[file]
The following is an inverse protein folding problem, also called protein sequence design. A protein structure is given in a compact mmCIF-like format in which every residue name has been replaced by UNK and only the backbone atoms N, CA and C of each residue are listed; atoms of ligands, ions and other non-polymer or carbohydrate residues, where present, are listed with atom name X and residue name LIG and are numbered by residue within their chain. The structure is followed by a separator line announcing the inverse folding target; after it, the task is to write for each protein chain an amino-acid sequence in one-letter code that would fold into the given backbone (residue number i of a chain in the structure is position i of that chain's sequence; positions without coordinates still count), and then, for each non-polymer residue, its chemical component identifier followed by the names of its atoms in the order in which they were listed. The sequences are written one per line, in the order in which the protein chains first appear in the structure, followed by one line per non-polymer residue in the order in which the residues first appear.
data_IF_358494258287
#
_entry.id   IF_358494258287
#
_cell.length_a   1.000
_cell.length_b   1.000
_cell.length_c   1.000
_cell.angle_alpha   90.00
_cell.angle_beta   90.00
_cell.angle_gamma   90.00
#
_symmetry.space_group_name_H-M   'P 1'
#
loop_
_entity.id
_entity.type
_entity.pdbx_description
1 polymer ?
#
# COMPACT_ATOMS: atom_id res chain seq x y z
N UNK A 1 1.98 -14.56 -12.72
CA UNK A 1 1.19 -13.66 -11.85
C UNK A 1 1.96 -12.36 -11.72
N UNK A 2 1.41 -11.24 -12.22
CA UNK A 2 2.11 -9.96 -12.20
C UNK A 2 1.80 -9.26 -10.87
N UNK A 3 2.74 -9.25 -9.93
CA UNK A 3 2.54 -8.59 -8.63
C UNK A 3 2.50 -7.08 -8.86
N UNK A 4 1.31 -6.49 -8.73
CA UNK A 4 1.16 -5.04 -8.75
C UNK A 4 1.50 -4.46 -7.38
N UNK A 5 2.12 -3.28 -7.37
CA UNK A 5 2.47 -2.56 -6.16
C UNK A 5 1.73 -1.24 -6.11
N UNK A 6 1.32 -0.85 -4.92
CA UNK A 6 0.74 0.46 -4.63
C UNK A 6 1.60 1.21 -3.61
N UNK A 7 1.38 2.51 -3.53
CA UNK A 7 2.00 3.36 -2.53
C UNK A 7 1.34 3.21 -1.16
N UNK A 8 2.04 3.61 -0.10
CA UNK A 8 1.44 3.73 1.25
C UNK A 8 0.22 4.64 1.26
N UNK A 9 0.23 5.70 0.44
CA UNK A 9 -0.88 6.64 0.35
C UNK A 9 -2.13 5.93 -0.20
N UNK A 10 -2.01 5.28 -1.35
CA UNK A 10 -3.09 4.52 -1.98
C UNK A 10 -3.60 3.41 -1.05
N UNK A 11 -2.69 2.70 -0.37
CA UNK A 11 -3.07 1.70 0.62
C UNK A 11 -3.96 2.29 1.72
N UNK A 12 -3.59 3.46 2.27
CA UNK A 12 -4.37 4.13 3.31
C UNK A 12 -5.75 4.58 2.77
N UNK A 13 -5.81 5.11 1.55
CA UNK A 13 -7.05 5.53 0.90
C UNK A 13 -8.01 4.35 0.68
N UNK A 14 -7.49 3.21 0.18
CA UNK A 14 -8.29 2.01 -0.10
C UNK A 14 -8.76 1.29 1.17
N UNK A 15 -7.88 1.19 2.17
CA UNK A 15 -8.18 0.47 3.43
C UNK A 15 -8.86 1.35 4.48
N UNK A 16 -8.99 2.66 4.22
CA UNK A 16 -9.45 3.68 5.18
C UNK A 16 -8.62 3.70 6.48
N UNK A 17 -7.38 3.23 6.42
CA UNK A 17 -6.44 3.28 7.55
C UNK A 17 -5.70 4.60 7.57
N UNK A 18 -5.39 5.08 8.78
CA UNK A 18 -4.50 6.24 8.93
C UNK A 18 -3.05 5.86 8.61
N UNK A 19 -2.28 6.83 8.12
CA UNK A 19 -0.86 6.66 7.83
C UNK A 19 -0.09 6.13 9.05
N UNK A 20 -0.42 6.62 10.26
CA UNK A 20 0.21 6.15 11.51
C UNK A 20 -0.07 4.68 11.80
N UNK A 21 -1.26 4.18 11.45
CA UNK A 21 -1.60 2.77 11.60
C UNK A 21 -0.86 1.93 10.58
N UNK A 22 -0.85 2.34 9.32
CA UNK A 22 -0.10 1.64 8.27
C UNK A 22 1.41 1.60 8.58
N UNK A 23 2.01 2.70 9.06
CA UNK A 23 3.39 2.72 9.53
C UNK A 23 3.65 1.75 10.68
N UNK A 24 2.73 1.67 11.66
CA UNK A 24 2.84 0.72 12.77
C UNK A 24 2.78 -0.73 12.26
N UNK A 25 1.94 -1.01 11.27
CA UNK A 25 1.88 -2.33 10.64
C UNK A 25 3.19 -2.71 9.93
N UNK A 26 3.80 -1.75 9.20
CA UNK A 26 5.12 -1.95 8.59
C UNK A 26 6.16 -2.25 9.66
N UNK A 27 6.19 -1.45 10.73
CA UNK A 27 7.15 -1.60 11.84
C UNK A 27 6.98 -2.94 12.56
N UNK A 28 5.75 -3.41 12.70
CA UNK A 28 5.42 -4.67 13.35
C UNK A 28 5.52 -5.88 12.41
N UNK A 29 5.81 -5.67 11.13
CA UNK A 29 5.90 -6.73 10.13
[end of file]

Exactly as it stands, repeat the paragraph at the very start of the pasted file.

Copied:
The following is an inverse protein folding problem, also called protein sequence design. A protein structure is given in a compact mmCIF-like format in which every residue name has been replaced by UNK and only the backbone atoms N, CA and C of each residue are listed; atoms of ligands, ions and other non-polymer or carbohydrate residues, where present, are listed with atom name X and residue name LIG and are numbered by residue within their chain. The structure is followed by a separator line announcing the inverse folding target; after it, the task is to write for each protein chain an amino-acid sequence in one-letter code that would fold into the given backbone (residue number i of a chain in the structure is position i of that chain's sequence; positions without coordinates still count), and then, for each non-polymer residue, its chemical component identifier followed by the names of its atoms in the order in which they were listed. The sequences are written one per line, in the order in which the protein chains first appear in the structure, followed by one line per non-polymer residue in the order in which the residues first appear.